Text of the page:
Linda Ronstadt was nothing if not adventurous in her work. Born and raised in Tucson, Arizona, she first left a mark in the mid-60s as the lead singer of Stone Poneys, an alt-folk trio also composed of Kenny Edwards and Bobby Kimmel. She stepped out as a soloist with her twang-soaked 1969 debut LP, Hand Sown... Home Grown ? and the rest is history.
In the coming decades, Ronstadt issued hit record after hit record, including a string of platinum-selling, chart-toppers that included Simple Dreams and Heart Like a Wheel. When the 1980s hit, she began dabbling in genre, switching from slick-backed pop music (Mad Love, Get Closer) to traditional pop (What's New) and jazz fusion (Lush Life). Trio with Emmylou Harris and Dolly Parton brought her back into the country sphere before veering out into mariachi music (Canciones de mi Padre, Mas Canciones).
Her work has been awarded every accolade under the sun, including several Grammys, and resulted in an induction into the Rock & Roll Hall of Fame in 2014. She charted 38 hits on Billboard's Hot 100 and numerous on country radio. Her legacy transcends any single genre; her influence on modern rock and country music is irrefutable. Even today, artists like Miranda Lambert and Courtney Marie Andrews continue building upon the house Ronstadt built.
It was no easy task whittling down her towering 24-album discography. But here are Ronstadt's 10 best studio albums ranked.
10. Mad Love
Mad Love (1980) was Ronstadt revitalizing her style. New wave and punk influences seeped into her work. The title cut, "How Do I Make You," and two Elvis Costello covers "Girls Talk" and "Talking in the Dark" are the boldest entries, balanced out with such introspective moments as "Party Girl" and a sultry take on "Hurt so Bad" (originally by Little Anthony & the Imperials). The album's experimental texture cemented Ronstadt's musical proficiency and daring.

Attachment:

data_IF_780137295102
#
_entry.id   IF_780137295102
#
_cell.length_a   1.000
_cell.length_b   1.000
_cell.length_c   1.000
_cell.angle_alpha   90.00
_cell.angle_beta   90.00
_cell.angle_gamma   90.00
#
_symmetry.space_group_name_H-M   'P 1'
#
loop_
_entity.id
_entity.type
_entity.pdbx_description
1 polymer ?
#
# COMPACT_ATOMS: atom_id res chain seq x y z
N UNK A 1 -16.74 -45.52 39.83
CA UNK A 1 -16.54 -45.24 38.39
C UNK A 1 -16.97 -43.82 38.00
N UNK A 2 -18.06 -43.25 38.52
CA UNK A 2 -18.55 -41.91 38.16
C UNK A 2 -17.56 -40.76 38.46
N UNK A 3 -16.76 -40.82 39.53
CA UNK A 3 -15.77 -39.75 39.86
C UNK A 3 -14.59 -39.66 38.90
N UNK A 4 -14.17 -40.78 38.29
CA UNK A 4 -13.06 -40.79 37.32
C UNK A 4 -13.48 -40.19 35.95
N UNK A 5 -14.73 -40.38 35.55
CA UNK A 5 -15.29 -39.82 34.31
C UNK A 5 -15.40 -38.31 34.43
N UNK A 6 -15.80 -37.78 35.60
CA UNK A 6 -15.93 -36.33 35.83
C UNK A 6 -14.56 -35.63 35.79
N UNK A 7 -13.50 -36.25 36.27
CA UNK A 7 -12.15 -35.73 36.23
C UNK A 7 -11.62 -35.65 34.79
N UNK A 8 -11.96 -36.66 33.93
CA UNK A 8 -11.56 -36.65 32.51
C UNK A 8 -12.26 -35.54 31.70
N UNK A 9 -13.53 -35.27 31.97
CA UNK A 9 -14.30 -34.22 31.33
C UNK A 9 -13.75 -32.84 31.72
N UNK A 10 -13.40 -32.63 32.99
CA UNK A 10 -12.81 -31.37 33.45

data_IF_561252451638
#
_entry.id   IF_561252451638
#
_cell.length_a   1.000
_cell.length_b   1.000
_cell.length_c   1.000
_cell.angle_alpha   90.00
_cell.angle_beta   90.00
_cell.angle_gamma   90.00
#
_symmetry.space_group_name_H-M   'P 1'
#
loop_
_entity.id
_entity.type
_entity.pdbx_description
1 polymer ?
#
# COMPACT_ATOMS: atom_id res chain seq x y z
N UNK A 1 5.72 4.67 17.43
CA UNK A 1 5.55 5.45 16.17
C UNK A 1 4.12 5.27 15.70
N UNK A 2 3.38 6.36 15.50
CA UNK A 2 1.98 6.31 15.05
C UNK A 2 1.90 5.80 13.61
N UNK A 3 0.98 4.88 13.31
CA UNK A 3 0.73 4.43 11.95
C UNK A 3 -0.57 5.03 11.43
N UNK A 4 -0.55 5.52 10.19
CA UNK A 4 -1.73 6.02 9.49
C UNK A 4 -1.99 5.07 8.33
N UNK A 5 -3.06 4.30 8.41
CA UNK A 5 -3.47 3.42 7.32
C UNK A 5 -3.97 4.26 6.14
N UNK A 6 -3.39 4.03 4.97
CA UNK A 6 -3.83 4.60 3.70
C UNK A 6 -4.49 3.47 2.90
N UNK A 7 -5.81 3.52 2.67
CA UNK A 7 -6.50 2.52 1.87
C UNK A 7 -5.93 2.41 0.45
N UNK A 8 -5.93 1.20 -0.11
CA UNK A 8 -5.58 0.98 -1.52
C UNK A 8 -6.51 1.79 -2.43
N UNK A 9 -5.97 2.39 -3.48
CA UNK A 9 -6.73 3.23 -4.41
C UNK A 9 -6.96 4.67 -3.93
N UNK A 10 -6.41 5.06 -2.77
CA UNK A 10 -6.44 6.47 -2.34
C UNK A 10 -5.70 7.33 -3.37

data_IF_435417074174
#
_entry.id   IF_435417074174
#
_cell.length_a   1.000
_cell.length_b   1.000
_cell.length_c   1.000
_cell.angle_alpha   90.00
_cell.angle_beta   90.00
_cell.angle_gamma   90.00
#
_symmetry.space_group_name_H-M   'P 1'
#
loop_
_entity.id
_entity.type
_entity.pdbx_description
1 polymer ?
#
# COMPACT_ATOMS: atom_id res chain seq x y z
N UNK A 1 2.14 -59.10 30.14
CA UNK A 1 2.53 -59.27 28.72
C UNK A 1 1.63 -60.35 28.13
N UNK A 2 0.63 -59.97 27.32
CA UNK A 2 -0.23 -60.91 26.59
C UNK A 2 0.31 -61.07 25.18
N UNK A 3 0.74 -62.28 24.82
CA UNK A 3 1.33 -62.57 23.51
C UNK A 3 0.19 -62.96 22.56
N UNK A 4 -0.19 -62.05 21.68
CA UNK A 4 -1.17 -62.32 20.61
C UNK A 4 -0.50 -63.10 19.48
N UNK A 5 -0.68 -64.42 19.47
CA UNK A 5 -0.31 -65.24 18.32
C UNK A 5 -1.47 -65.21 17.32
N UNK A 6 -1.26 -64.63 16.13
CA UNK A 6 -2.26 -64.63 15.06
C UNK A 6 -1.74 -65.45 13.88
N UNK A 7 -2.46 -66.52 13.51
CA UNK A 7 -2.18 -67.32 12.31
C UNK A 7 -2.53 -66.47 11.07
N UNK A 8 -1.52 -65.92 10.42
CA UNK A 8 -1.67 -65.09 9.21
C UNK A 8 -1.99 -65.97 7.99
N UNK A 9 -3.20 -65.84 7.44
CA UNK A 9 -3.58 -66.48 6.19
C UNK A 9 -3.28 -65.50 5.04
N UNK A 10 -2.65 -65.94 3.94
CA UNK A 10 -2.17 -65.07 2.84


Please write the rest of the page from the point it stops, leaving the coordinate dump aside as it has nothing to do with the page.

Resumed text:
9. Silk Purse
Her second solo album, Silk Purse is among her most conventionally traditional country records, featuring covers of Hank Williams ("Lovesick Blues") and Mel Tillis ("Mental Revenge"). Ronstadt also whipped several mainstream pop hits, including "Will You Love Me Tomorrow?" by The Shirelles and "I"m Leaving It Up to You" (popularized by Dale & Gracey), into twangy, heart-torn odes. "Long Long Time" (written by Gary White) was a bellwether of things to come, showcasing Ronstadt at her most vulnerable and potent.
8. Don't Cry Now
A rendition of The Eagles' "Desperado" is the clear pinnacle of 1973's Don't Cry Now, and for good reason. It's an unequivocal example of a cover being much more defined and powerful than the original. But the album doesn't stop there. Ronstadt revisits Wanda Jackson's "Silver Threads and Golden Needles," which she'd previously recorded on her 1969 solo debut, and turns in emotive adaptations of Randy Newman's "Sail Away" and Neil Young's "I Believe in You." Then, there's "Love Has No Pride" and "Colorado," two diamonds in the rough.
Cry Like a Rainstorm
The singer bookended the third decade of her career with the Aaron Neville collaborative set, Cry Like a Rainstorm. Ronstadt had spent the previous 10 years veering into sentimental adult pop, but she perfected the style with this 1989 record. With the swirling orchestra in the opening song "Still Within the Sound of My Voice," it was evident this was no normal Ronstadt album. From the heavenly, almost spooky title track to "Adios" (originally by Jimmy Webb), she weaves together delicate vocal performances around a profound batch of lyrics.